It dawned on me this week that, at 20 months, my son F is exactly the same age that his brother S was in November 2000 when I got bit by the children’s writing bug.
I remember S’s age so precisely because what got me started in this craft was his demand that I tell a particular story over and over — the Legend of How Daddy Installed a Smoke Alarm, it was — as well as his own enthusiastic retelling in his toddler verbal shorthand. There were more drill noises in his version.
And I remember the month so exactly because the life-changing call for me to begin writing for children was an immediate thing. It was easy to pin down chronologically. I was in my closet getting dressed for work at the particular moment that the notion hit me, and I composed my first story as soon as my duff hit the seat of my office chair later that morning.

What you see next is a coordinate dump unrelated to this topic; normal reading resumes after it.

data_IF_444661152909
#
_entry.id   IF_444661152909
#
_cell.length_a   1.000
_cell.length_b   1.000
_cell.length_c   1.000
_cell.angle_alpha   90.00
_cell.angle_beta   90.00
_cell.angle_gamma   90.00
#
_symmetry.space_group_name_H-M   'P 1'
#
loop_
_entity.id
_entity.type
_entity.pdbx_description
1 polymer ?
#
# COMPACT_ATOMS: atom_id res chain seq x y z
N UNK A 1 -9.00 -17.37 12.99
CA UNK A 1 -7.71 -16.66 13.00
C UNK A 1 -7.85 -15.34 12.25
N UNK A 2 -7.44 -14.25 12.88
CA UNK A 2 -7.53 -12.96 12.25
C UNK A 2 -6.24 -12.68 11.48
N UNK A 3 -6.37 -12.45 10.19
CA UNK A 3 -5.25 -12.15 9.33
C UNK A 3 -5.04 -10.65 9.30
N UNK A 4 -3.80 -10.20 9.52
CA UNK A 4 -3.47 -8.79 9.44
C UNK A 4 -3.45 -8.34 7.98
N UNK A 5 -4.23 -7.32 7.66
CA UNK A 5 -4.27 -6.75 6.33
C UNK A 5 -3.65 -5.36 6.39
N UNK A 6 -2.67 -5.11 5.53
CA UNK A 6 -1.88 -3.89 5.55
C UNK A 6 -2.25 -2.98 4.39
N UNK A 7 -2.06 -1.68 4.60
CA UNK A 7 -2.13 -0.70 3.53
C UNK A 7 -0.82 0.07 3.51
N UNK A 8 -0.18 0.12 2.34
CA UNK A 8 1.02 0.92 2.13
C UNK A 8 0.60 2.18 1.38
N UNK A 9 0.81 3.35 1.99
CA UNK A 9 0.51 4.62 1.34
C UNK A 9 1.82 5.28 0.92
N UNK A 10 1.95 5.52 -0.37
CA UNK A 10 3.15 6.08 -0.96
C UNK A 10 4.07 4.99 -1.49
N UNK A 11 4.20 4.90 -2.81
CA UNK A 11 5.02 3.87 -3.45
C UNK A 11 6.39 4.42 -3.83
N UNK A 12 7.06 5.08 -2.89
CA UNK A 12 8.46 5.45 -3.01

That first story began, “To make their house safer, one day S’s daddy decided to install a new smoke alarm — and S got to watch and help.”
OK, so it was weak. But S liked it, and I made it better. I appropriated his drill noises.
And now I’m wondering what inspirations lie in wait now that F has gotten to that age and begun making drill noises of his own. He’s our last one, so I’d better be paying attention.